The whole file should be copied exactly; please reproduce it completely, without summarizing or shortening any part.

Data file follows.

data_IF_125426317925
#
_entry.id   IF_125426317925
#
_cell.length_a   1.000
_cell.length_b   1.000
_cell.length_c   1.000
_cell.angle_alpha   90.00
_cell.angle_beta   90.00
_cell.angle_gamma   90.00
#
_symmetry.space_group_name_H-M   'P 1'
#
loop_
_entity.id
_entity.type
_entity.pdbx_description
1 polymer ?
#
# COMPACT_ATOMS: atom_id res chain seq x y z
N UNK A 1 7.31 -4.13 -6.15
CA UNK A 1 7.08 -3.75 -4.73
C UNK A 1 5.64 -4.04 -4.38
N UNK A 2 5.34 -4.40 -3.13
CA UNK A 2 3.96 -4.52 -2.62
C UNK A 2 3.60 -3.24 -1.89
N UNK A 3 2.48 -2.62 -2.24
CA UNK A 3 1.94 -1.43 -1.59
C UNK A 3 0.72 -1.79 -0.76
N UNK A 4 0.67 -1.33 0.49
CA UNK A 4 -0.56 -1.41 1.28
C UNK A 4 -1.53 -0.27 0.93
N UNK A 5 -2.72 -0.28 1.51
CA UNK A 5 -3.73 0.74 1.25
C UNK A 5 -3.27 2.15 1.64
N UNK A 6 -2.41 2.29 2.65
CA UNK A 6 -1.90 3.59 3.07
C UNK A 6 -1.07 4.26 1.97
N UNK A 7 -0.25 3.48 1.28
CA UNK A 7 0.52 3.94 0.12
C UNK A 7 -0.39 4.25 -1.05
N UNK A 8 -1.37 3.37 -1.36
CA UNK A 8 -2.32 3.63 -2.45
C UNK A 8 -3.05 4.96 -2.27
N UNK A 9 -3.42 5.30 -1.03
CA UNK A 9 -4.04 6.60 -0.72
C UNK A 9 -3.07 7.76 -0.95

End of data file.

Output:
data_IF_125426317925
#
_entry.id   IF_125426317925
#
_cell.length_a   1.000
_cell.length_b   1.000
_cell.length_c   1.000
_cell.angle_alpha   90.00
_cell.angle_beta   90.00
_cell.angle_gamma   90.00
#
_symmetry.space_group_name_H-M   'P 1'
#
loop_
_entity.id
_entity.type
_entity.pdbx_description
1 polymer ?
#
# COMPACT_ATOMS: atom_id res chain seq x y z
N UNK A 1 7.31 -4.13 -6.15
CA UNK A 1 7.08 -3.75 -4.73
C UNK A 1 5.64 -4.04 -4.38
N UNK A 2 5.34 -4.40 -3.13
CA UNK A 2 3.96 -4.52 -2.62
C UNK A 2 3.60 -3.24 -1.89
N UNK A 3 2.48 -2.62 -2.24
CA UNK A 3 1.94 -1.43 -1.59
C UNK A 3 0.72 -1.79 -0.76
N UNK A 4 0.67 -1.33 0.49
CA UNK A 4 -0.56 -1.41 1.28
C UNK A 4 -1.53 -0.27 0.93
N UNK A 5 -2.72 -0.28 1.51
CA UNK A 5 -3.73 0.74 1.25
C UNK A 5 -3.27 2.15 1.64
N UNK A 6 -2.41 2.29 2.65
CA UNK A 6 -1.90 3.59 3.07
C UNK A 6 -1.07 4.26 1.97
N UNK A 7 -0.25 3.48 1.28
CA UNK A 7 0.52 3.94 0.12
C UNK A 7 -0.39 4.25 -1.05
N UNK A 8 -1.37 3.37 -1.36
CA UNK A 8 -2.32 3.63 -2.45
C UNK A 8 -3.05 4.96 -2.27
N UNK A 9 -3.42 5.30 -1.03
CA UNK A 9 -4.04 6.60 -0.72
C UNK A 9 -3.07 7.76 -0.95